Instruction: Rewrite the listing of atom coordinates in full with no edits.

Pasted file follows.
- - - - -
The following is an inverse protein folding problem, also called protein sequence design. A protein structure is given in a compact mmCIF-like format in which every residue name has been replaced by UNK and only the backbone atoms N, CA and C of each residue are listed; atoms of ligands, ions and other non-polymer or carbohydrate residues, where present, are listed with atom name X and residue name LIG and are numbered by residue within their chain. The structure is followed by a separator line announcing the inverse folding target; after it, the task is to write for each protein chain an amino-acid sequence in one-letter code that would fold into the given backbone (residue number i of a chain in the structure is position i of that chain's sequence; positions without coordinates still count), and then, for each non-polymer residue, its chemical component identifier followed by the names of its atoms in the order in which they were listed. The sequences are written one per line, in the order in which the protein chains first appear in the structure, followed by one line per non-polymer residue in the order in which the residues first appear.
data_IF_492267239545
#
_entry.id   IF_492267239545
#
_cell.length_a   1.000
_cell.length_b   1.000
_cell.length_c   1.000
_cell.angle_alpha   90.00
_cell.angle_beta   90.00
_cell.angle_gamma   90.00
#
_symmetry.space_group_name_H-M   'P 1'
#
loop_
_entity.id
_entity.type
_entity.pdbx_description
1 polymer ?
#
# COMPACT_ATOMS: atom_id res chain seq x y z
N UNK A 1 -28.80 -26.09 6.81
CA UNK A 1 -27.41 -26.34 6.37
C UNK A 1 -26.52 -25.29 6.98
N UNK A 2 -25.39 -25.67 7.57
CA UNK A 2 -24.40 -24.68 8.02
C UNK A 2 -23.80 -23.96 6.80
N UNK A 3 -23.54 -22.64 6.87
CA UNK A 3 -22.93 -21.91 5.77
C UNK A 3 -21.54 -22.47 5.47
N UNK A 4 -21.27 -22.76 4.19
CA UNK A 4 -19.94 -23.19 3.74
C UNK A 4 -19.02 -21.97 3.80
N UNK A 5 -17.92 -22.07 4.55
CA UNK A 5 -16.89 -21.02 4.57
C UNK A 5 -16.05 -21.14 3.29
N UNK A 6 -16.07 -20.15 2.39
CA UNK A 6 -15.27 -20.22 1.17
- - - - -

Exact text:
The following is an inverse protein folding problem, also called protein sequence design. A protein structure is given in a compact mmCIF-like format in which every residue name has been replaced by UNK and only the backbone atoms N, CA and C of each residue are listed; atoms of ligands, ions and other non-polymer or carbohydrate residues, where present, are listed with atom name X and residue name LIG and are numbered by residue within their chain. The structure is followed by a separator line announcing the inverse folding target; after it, the task is to write for each protein chain an amino-acid sequence in one-letter code that would fold into the given backbone (residue number i of a chain in the structure is position i of that chain's sequence; positions without coordinates still count), and then, for each non-polymer residue, its chemical component identifier followed by the names of its atoms in the order in which they were listed. The sequences are written one per line, in the order in which the protein chains first appear in the structure, followed by one line per non-polymer residue in the order in which the residues first appear.
data_IF_492267239545
#
_entry.id   IF_492267239545
#
_cell.length_a   1.000
_cell.length_b   1.000
_cell.length_c   1.000
_cell.angle_alpha   90.00
_cell.angle_beta   90.00
_cell.angle_gamma   90.00
#
_symmetry.space_group_name_H-M   'P 1'
#
loop_
_entity.id
_entity.type
_entity.pdbx_description
1 polymer ?
#
# COMPACT_ATOMS: atom_id res chain seq x y z
N UNK A 1 -28.80 -26.09 6.81
CA UNK A 1 -27.41 -26.34 6.37
C UNK A 1 -26.52 -25.29 6.98
N UNK A 2 -25.39 -25.67 7.57
CA UNK A 2 -24.40 -24.68 8.02
C UNK A 2 -23.80 -23.96 6.80
N UNK A 3 -23.54 -22.64 6.87
CA UNK A 3 -22.93 -21.91 5.77
C UNK A 3 -21.54 -22.47 5.47
N UNK A 4 -21.27 -22.76 4.19
CA UNK A 4 -19.94 -23.19 3.74
C UNK A 4 -19.02 -21.97 3.80
N UNK A 5 -17.92 -22.07 4.55
CA UNK A 5 -16.89 -21.02 4.57
C UNK A 5 -16.05 -21.14 3.29
N UNK A 6 -16.07 -20.15 2.39
CA UNK A 6 -15.27 -20.22 1.17